KleanStrip has 60% methylene Chloride, which is the main active ingredient for general stripping. I think you (or someone) had earlier mentioned rinsing/cleanup with some sort of alcohol. *Note: From the KleanStrip website. http://www.wmbarr.com/ProductFiles/MSWRPTM.pdf Additional Data - Methylene chloride: Alcohol may enhance the toxic effects.
Should you try the KleanStrip, rinse or clean up with mineral spirits (preferred) or soapy water, not with an alcohol product. After all is stripped and cleaned, then, I suppose, an alcohol wipe-down is okay.
Sonny
Add pictures here
<% if( /^image/.test(type) ){ %>
<% } %>
<%-name%>
Add image file
Upload
[This followup was posted to rec.woodworking and a copy was sent to the cited author.]
snipped-for-privacy@pdq.net says...

My experience of stripping old finish is that it may be necessary to go at it with multiple applications of the stripper. If the door has panel type features it may be necessary to work the stripper into the panel corners and edges using a pad of steel wool. Steel wool with stripper requires careful selection of the correct grade of the stuff. Too fine and the pad will just completely plug up and not be useful. Also it is necessary to make sure that you have the best hands protection you can get.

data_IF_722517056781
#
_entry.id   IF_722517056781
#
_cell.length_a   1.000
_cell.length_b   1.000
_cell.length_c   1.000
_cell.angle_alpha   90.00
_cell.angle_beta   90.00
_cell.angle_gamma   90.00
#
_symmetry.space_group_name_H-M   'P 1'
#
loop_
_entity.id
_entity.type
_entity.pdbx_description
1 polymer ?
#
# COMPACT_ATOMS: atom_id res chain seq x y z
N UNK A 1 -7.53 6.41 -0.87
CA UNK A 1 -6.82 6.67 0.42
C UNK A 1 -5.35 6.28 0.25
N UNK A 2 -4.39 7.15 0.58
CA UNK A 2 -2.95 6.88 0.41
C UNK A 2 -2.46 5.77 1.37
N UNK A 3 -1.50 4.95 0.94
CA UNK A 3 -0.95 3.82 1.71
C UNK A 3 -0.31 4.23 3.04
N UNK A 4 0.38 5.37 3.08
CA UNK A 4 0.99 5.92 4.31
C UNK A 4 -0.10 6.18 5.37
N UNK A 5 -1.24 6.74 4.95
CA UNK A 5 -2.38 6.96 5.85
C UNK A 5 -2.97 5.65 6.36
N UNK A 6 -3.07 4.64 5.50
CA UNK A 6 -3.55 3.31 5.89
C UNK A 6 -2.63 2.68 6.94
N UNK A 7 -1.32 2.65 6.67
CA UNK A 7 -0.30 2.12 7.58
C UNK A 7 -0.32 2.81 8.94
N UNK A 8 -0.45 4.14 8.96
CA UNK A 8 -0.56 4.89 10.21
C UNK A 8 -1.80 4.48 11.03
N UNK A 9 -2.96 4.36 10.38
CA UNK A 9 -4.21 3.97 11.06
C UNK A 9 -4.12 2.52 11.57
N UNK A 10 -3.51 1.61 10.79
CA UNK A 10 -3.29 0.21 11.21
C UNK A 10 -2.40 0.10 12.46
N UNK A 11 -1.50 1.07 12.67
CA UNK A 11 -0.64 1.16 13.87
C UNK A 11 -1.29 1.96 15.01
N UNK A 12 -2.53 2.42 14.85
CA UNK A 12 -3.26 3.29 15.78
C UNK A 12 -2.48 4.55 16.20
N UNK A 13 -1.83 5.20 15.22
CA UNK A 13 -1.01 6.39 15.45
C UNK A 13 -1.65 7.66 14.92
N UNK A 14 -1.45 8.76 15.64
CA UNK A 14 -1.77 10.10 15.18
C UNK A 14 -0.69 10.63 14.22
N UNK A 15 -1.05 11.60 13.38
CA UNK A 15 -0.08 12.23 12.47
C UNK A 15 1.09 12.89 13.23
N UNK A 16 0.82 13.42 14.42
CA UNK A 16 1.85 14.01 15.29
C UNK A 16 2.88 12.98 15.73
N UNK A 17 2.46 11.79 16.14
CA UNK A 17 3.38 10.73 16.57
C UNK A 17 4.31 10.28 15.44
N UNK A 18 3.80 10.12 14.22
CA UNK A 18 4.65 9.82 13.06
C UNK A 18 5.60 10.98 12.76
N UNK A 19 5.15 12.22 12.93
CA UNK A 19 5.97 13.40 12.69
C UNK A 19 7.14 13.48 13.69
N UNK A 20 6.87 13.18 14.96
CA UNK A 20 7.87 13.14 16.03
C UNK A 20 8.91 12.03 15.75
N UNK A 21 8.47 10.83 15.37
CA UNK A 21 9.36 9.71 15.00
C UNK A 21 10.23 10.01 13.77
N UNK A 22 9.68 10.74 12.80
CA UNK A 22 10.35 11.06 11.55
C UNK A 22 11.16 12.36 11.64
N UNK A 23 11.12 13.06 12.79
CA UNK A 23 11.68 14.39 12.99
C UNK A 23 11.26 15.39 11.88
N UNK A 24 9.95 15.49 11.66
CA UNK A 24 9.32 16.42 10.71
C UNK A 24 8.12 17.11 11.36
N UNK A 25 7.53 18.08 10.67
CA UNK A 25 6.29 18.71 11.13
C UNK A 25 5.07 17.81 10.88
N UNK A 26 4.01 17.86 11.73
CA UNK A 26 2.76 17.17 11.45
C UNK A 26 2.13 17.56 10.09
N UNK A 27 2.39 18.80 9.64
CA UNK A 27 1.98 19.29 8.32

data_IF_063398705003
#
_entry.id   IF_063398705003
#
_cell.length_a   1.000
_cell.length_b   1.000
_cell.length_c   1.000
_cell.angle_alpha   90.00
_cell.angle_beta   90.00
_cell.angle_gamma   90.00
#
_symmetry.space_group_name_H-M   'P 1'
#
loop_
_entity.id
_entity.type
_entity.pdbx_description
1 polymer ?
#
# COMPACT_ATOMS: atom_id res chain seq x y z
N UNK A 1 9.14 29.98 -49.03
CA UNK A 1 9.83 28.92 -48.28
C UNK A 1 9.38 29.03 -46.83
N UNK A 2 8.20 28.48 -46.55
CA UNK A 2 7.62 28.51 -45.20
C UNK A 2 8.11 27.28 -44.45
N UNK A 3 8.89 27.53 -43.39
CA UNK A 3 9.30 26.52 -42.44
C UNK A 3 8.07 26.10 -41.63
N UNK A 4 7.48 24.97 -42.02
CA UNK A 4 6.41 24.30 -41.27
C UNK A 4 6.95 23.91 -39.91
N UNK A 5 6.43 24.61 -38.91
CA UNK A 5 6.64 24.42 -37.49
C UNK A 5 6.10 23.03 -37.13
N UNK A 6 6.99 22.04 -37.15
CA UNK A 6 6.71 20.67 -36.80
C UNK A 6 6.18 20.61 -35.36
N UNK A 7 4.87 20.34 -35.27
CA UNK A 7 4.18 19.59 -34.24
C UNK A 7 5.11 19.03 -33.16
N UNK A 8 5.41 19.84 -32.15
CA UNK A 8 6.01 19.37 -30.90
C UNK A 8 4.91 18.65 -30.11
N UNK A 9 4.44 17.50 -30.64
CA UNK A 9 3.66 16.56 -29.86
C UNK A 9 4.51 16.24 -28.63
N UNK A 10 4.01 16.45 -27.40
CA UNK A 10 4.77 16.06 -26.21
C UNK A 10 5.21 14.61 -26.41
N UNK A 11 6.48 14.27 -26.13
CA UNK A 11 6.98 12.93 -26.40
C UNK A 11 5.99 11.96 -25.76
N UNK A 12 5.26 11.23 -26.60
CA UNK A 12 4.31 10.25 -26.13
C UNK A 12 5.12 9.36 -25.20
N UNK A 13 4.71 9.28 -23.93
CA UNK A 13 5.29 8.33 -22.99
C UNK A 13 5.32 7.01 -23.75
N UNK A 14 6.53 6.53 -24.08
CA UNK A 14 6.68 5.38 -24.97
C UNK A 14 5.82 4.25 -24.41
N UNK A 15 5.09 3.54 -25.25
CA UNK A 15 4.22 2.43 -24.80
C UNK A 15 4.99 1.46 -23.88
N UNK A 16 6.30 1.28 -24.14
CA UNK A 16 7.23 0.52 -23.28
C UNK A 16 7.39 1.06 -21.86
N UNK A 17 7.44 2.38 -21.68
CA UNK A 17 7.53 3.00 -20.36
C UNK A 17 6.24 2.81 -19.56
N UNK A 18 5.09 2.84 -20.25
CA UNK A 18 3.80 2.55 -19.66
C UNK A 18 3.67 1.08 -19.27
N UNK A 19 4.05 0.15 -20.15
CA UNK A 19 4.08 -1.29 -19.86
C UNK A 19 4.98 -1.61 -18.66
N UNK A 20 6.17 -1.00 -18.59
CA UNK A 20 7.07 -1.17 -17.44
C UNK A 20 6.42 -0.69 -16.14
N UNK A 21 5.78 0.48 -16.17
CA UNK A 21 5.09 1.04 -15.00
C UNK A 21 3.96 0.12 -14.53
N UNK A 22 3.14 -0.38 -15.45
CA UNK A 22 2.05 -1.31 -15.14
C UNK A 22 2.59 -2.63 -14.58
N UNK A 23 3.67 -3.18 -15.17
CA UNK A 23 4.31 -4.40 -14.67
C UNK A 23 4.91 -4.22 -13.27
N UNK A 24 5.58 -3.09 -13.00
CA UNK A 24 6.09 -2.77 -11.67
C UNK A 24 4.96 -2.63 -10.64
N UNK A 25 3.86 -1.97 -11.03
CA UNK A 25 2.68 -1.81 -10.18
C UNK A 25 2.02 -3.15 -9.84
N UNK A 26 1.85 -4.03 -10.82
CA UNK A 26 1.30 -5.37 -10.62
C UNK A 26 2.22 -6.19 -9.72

Your nylon brush idea may be a workable replacement for the steel wool but having not tried that I cannot comment.
I've had good luck with JASCO paint stripper. This discussion has some additional tips. http://www.diychatroom.com/f4/jasco-paint-remover - whats-trick-50490/
--

Michael Karas
Carousel Design Solutions
  Click to see the full signature.
Add pictures here
<% if( /^image/.test(type) ){ %>
<% } %>
<%-name%>
Add image file
Upload
wrote:

Is that rated for poly finishes? Not all strippers are, and those which aren't won't cut it, at all!

Yeah, they're usually like jello.

Uh, try a putty knife/scraper. If it still doesn't come off, refer to my first question. (Is it poly rated?)

If it dried up on you, it was too warm. Was it still a gel when you brushed at it? If not, the solvents evaporated and it dried up on you. That's a bad thing. Rewet it and catch it when it's still wet the next time.

OK, the methylene chloride was the poly killer, so it should have worked.